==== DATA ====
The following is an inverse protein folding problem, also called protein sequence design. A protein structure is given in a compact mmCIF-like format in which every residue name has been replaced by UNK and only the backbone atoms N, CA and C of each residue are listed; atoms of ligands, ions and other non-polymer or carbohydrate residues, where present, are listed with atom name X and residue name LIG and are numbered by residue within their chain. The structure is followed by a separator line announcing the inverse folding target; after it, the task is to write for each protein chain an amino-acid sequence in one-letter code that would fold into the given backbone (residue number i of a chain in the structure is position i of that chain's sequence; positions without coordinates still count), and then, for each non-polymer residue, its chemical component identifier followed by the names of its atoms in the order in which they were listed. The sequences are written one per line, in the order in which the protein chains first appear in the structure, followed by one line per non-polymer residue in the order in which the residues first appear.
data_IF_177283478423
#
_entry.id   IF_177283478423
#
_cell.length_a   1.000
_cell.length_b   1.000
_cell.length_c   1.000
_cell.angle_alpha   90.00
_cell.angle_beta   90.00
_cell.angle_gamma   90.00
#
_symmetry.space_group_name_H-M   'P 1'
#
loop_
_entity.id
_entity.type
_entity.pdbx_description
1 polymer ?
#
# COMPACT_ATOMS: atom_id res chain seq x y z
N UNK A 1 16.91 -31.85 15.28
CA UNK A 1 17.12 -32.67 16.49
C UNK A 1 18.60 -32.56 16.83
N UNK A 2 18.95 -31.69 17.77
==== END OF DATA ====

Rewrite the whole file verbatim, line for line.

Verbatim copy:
The following is an inverse protein folding problem, also called protein sequence design. A protein structure is given in a compact mmCIF-like format in which every residue name has been replaced by UNK and only the backbone atoms N, CA and C of each residue are listed; atoms of ligands, ions and other non-polymer or carbohydrate residues, where present, are listed with atom name X and residue name LIG and are numbered by residue within their chain. The structure is followed by a separator line announcing the inverse folding target; after it, the task is to write for each protein chain an amino-acid sequence in one-letter code that would fold into the given backbone (residue number i of a chain in the structure is position i of that chain's sequence; positions without coordinates still count), and then, for each non-polymer residue, its chemical component identifier followed by the names of its atoms in the order in which they were listed. The sequences are written one per line, in the order in which the protein chains first appear in the structure, followed by one line per non-polymer residue in the order in which the residues first appear.
data_IF_177283478423
#
_entry.id   IF_177283478423
#
_cell.length_a   1.000
_cell.length_b   1.000
_cell.length_c   1.000
_cell.angle_alpha   90.00
_cell.angle_beta   90.00
_cell.angle_gamma   90.00
#
_symmetry.space_group_name_H-M   'P 1'
#
loop_
_entity.id
_entity.type
_entity.pdbx_description
1 polymer ?
#
# COMPACT_ATOMS: atom_id res chain seq x y z
N UNK A 1 16.91 -31.85 15.28
CA UNK A 1 17.12 -32.67 16.49
C UNK A 1 18.60 -32.56 16.83
N UNK A 2 18.95 -31.69 17.77